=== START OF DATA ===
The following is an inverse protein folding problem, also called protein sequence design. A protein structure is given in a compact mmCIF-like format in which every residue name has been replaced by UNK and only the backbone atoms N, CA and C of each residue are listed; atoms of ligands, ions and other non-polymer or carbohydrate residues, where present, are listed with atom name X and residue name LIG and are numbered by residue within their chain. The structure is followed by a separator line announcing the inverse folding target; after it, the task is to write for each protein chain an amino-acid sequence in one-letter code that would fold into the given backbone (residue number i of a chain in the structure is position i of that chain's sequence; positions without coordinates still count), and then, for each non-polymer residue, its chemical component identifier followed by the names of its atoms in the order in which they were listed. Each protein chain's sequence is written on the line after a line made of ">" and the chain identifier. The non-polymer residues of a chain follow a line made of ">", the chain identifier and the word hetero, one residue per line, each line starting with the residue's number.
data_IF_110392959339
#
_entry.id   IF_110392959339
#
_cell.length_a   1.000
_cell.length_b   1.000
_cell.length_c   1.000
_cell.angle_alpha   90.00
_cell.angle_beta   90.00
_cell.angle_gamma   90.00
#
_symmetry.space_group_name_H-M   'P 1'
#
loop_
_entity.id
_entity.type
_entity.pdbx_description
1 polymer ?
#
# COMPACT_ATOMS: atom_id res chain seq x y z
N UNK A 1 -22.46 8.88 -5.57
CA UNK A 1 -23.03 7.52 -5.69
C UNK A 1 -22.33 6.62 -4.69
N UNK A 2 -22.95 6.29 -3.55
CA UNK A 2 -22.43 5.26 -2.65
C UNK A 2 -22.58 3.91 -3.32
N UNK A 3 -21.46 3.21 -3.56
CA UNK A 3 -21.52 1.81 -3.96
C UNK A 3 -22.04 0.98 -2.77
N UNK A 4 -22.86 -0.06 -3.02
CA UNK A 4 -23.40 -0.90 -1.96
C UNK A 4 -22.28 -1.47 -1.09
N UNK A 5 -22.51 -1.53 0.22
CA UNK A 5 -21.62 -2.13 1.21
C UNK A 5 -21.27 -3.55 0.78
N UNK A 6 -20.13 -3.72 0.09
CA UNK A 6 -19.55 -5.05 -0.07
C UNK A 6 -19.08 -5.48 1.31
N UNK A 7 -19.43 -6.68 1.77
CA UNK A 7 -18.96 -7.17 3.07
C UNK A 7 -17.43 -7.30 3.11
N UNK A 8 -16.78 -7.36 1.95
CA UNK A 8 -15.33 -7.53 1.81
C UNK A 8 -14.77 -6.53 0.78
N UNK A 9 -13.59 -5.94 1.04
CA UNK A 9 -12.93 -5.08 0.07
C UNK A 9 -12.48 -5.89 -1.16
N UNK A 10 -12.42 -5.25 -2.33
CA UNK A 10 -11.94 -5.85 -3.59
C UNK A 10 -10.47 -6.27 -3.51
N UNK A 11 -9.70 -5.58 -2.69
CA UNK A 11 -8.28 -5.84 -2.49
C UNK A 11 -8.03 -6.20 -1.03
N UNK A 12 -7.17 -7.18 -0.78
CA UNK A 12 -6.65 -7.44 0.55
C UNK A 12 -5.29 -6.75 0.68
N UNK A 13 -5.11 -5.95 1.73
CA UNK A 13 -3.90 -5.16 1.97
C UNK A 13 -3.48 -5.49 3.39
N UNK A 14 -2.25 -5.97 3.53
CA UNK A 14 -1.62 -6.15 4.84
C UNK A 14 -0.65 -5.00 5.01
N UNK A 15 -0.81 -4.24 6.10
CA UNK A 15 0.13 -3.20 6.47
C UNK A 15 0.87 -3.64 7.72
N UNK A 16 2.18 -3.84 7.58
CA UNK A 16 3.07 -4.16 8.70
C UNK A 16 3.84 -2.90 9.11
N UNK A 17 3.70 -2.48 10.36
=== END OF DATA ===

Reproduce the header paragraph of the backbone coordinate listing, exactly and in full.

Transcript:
The following is an inverse protein folding problem, also called protein sequence design. A protein structure is given in a compact mmCIF-like format in which every residue name has been replaced by UNK and only the backbone atoms N, CA and C of each residue are listed; atoms of ligands, ions and other non-polymer or carbohydrate residues, where present, are listed with atom name X and residue name LIG and are numbered by residue within their chain. The structure is followed by a separator line announcing the inverse folding target; after it, the task is to write for each protein chain an amino-acid sequence in one-letter code that would fold into the given backbone (residue number i of a chain in the structure is position i of that chain's sequence; positions without coordinates still count), and then, for each non-polymer residue, its chemical component identifier followed by the names of its atoms in the order in which they were listed. Each protein chain's sequence is written on the line after a line made of ">" and the chain identifier. The non-polymer residues of a chain follow a line made of ">", the chain identifier and the word hetero, one residue per line, each line starting with the residue's number.